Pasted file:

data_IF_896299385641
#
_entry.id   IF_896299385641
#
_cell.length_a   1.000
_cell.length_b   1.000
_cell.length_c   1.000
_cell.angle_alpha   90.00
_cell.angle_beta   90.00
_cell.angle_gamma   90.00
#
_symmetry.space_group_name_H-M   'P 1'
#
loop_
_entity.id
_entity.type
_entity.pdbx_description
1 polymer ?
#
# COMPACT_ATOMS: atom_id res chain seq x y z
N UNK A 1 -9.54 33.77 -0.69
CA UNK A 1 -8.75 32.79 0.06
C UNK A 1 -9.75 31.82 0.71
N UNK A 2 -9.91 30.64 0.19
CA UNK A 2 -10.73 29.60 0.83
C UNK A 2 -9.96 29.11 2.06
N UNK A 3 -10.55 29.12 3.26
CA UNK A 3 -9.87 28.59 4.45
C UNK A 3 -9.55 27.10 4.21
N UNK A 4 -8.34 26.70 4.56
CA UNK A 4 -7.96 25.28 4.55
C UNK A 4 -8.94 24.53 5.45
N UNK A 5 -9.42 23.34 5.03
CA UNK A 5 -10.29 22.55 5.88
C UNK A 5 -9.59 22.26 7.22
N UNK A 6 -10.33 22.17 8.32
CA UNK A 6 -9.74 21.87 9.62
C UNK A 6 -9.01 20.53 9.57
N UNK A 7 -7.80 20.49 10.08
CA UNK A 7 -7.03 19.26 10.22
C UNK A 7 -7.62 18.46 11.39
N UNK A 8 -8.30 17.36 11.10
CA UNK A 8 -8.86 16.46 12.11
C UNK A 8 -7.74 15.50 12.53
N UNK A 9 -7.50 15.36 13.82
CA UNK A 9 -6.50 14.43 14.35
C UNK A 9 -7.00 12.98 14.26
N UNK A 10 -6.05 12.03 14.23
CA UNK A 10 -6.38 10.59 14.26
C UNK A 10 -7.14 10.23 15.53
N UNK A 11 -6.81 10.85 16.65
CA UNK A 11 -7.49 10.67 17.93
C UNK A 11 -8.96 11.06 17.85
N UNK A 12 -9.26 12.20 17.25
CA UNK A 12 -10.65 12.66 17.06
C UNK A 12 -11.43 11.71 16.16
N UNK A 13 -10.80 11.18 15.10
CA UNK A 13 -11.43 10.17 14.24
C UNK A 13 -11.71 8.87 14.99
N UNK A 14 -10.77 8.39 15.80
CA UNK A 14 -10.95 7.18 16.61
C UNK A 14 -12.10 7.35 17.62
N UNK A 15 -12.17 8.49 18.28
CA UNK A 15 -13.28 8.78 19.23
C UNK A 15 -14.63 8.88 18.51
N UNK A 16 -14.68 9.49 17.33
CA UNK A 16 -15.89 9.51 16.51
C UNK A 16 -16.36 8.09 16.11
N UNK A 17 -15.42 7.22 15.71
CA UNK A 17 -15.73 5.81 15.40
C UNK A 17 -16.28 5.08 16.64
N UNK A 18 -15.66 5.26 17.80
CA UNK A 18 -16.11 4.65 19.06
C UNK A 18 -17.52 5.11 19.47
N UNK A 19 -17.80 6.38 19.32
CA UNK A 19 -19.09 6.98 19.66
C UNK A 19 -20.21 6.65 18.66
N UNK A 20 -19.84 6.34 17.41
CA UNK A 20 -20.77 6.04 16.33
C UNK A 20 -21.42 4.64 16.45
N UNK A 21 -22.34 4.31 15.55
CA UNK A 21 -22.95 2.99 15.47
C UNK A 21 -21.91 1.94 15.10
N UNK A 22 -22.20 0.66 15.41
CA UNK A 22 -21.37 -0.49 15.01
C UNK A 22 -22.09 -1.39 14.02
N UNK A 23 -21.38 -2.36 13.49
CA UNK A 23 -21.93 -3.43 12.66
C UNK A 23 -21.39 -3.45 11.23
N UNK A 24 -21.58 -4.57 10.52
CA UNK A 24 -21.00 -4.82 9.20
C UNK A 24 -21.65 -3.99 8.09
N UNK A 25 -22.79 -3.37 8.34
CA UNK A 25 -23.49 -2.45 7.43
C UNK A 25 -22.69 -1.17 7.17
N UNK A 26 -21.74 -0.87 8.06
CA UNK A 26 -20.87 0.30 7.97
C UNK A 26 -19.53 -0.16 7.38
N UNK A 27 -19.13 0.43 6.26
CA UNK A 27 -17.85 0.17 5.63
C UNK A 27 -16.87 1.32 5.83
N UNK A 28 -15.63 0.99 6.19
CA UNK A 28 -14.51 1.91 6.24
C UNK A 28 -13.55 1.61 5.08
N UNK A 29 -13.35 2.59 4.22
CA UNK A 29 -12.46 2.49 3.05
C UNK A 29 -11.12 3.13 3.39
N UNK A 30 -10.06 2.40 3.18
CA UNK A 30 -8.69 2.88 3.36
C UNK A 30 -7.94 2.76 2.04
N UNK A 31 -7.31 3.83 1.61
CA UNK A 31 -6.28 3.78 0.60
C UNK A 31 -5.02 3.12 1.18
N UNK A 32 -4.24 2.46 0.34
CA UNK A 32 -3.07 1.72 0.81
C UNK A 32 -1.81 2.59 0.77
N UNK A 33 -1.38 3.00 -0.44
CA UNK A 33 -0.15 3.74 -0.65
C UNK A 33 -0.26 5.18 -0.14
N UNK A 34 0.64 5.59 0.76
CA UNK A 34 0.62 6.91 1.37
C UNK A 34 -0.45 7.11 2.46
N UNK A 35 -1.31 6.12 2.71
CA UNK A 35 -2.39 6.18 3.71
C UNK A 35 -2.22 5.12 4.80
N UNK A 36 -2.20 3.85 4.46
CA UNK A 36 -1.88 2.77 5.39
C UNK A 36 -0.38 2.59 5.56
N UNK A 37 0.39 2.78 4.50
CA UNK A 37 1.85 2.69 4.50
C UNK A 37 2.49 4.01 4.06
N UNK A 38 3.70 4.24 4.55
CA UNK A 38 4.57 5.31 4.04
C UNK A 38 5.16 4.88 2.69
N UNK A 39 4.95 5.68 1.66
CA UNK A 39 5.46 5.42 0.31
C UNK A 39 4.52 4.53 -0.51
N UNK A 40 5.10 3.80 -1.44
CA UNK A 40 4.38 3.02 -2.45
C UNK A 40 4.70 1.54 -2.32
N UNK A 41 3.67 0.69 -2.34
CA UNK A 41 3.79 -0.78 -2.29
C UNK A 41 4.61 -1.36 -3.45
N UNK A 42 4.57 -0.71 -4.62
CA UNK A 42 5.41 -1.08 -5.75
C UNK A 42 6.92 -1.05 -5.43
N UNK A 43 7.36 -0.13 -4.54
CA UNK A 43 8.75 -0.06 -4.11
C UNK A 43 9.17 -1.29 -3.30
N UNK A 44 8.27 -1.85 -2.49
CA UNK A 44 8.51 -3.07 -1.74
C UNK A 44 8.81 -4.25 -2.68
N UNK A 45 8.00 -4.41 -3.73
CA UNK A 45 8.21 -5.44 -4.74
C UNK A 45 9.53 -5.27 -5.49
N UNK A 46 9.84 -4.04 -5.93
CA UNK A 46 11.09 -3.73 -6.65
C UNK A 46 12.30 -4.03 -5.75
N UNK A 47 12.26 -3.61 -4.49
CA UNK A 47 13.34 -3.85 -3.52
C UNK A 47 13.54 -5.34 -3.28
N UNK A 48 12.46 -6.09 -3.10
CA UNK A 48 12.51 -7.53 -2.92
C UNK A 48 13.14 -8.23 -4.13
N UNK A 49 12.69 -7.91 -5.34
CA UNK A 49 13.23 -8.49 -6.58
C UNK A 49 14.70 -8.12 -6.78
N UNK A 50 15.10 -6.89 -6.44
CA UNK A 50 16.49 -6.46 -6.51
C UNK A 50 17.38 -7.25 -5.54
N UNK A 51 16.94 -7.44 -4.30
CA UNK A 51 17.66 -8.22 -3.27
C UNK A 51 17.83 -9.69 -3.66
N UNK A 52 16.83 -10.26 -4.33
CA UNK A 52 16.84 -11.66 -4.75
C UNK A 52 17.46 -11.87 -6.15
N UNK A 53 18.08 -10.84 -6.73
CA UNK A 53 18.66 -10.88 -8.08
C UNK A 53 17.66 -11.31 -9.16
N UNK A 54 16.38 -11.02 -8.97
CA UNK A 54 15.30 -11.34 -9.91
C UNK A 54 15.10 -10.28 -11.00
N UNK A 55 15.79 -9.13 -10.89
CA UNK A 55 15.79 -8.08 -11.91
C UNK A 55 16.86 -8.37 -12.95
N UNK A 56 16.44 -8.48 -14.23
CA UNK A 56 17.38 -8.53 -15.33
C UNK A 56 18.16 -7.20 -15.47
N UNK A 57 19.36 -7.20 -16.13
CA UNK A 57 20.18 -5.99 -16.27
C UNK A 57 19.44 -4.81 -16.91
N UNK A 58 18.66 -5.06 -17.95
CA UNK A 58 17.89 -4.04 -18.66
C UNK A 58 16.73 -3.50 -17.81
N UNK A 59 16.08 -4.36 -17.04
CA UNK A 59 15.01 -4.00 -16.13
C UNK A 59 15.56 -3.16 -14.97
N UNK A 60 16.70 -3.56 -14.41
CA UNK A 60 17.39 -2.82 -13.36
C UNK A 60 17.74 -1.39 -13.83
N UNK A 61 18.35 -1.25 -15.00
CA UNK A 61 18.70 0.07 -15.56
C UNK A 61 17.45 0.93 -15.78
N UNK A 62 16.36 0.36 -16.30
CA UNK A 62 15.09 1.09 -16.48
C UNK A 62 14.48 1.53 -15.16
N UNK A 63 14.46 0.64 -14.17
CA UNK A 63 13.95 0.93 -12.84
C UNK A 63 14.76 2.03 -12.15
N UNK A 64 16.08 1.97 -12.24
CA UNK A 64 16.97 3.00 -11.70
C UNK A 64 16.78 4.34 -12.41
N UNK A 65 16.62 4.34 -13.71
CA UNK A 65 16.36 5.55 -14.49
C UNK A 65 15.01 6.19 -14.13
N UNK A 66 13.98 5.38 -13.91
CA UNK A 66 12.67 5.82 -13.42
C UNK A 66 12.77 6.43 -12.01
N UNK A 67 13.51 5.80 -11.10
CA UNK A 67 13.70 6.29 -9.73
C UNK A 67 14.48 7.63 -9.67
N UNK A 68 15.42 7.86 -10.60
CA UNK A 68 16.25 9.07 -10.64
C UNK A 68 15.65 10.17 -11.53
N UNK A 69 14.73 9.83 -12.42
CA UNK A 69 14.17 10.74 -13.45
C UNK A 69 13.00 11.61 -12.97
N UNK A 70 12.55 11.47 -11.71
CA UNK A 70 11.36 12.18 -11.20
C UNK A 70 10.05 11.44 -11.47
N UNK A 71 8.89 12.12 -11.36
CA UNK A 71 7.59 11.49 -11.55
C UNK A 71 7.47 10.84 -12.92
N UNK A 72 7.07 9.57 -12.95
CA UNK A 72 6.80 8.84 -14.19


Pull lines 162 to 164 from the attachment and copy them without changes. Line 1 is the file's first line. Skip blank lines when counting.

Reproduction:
N UNK A 48 12.46 -6.09 -3.10
CA UNK A 48 12.51 -7.53 -2.92
C UNK A 48 13.14 -8.23 -4.13